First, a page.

An interview with Artemy Posanenko from Higher School of Economics about his research on isolated communities was recently published on the German-based website ‘decoder: decoding Russia’. Artemy, who is also a co-author of a 2016 book on wandering workers in Russia that is short-listed for one of the American Sociological Association’s Distinguished Scholarly Monograph, did field-research on remote villages in Northern Russia.
The interview (in German) including impressing photos is available at www.dekoder.org/de/article/sie-sind-voellig-frei-abgeschiedene-doerfer-russland
Remoteness can take on various forms and degrees. A village might be located on the other side of a river not far away from a provincial capital, but being cut off from roads. This is mild degree of loneliness; when the river is frozen in winter people can just walk on its surface to next town.
Other villages are really distant from the next big settlement. Examples can be found in the far northern region of Archangelsk were up 40 per cent of citizens are living in isolated communities, according to estimates of Artemy.
Some remote place look back on a long history, Artemy names a small village that had been found 500 years ago. Others were established only during Soviet times in the 1950ies and 1960ies. Artemy reports that interpersonal trust and cooperation is highest among inhabitants of old and far remote villages; it is rather low in ‘artificial’ places founded some 40 years ago.
In Soviet times there were only lone but not fully isolated communities. Central government bore the costs of holding up a network of cost-intense transfers via helicopter or ferry/boats to remote locations. In Post-soviet times government lost any interest in financing these transportation links. Lonely villages become separated ones.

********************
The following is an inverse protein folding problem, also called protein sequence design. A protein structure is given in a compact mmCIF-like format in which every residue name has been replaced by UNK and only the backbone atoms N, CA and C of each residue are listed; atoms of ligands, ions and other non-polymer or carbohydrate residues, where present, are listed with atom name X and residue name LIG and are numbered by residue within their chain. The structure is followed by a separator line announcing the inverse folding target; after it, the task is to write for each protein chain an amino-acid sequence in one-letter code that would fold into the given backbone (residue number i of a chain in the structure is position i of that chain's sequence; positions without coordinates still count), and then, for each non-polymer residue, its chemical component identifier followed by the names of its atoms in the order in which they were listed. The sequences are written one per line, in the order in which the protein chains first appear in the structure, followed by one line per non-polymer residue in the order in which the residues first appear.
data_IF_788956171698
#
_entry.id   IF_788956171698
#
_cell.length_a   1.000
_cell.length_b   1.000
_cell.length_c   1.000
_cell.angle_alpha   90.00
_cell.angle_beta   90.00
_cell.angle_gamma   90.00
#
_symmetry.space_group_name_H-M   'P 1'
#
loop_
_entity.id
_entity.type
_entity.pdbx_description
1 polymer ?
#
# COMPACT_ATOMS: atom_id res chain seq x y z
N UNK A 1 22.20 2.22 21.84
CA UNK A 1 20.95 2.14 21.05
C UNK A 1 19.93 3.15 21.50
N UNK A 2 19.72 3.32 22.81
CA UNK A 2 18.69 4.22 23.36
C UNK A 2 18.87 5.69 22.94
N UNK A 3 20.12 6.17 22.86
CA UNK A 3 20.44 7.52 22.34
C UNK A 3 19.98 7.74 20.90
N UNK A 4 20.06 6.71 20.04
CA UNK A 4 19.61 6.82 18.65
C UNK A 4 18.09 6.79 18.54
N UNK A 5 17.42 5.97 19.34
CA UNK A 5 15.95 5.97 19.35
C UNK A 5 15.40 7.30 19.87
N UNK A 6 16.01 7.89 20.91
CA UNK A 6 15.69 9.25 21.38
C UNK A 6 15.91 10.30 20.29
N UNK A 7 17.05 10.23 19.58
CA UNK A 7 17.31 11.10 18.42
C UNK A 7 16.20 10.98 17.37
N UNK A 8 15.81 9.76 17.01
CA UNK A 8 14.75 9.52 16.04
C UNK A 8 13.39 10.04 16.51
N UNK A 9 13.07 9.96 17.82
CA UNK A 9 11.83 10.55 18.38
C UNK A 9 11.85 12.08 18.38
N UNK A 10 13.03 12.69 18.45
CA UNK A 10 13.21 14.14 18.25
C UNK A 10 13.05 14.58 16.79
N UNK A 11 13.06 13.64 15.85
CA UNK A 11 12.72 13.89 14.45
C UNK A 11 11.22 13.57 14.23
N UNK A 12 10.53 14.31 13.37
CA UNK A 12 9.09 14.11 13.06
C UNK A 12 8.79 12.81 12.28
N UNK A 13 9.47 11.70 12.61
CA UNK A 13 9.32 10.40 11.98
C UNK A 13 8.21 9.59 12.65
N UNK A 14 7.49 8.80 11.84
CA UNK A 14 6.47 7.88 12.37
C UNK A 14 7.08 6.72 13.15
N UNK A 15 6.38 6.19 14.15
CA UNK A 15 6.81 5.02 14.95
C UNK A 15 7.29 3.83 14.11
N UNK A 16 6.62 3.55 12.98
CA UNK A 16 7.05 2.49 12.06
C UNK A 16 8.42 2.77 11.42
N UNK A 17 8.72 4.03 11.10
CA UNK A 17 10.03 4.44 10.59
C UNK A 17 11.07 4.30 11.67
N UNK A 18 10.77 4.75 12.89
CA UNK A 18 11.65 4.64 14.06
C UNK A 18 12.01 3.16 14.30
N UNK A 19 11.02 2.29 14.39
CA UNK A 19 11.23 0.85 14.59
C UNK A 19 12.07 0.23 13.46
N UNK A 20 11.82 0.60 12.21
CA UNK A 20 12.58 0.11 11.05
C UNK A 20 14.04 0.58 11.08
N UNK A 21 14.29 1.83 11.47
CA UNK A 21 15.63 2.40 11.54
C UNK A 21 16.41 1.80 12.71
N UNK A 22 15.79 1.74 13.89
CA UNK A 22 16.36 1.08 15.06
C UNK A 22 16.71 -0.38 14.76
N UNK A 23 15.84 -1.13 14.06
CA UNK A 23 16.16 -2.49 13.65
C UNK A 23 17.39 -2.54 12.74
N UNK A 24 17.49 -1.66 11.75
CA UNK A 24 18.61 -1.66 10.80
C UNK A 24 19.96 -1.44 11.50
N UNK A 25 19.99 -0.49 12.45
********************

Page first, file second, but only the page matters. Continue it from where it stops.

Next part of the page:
For regular Continental Europeans such kind of remoteness is far beyond imagination. Up to here the results from Artemy’s research. What are the implications for Public Administration research?
Remote villages are an adaptive challenge for Russian Public Administration. In a considerable chunk of Russia citizens live in a way that heavily deviates from living and working in Moscow, Nizhny Novgorod, Vladivostok or any other city. And so does delivering public services to them.
Two important issues do arise for public bureaucrats = high rank policy-makers, back-office administrative professionals, and front-line civil servants.
- Implementation of standardized policy norms. What circumstances justify deviating from centrally set policy standards? Under regular circumstances uniform policy standards and standard operating procedures (SOP) protect citizen from arbitrariness of public bureaucrats. But in remote locations centrally set standards become burdensome.
- Should administrative professional and front-liners be allowed to deviate from professional norms if it benefits people in remote locations? Artemy reports that fishery inspectors enforcing the law in remote locations come from other regions to avoid potential conflicts of interest with locals. Another behavioral question of interest is whether civil servants are willing to deviate from SOP’s and/or professional norms for the sake of people living under non-normal circumstances.
How to cite: Tim Jaekel. 2016. “Isolated communities: an adaptive challenge to Russian Public Administration”. Publicsector-research.net: Blog on public sector research and teaching. Retrieved YYYY-MM-DD (replace with current date, e.g., 2016-05-05).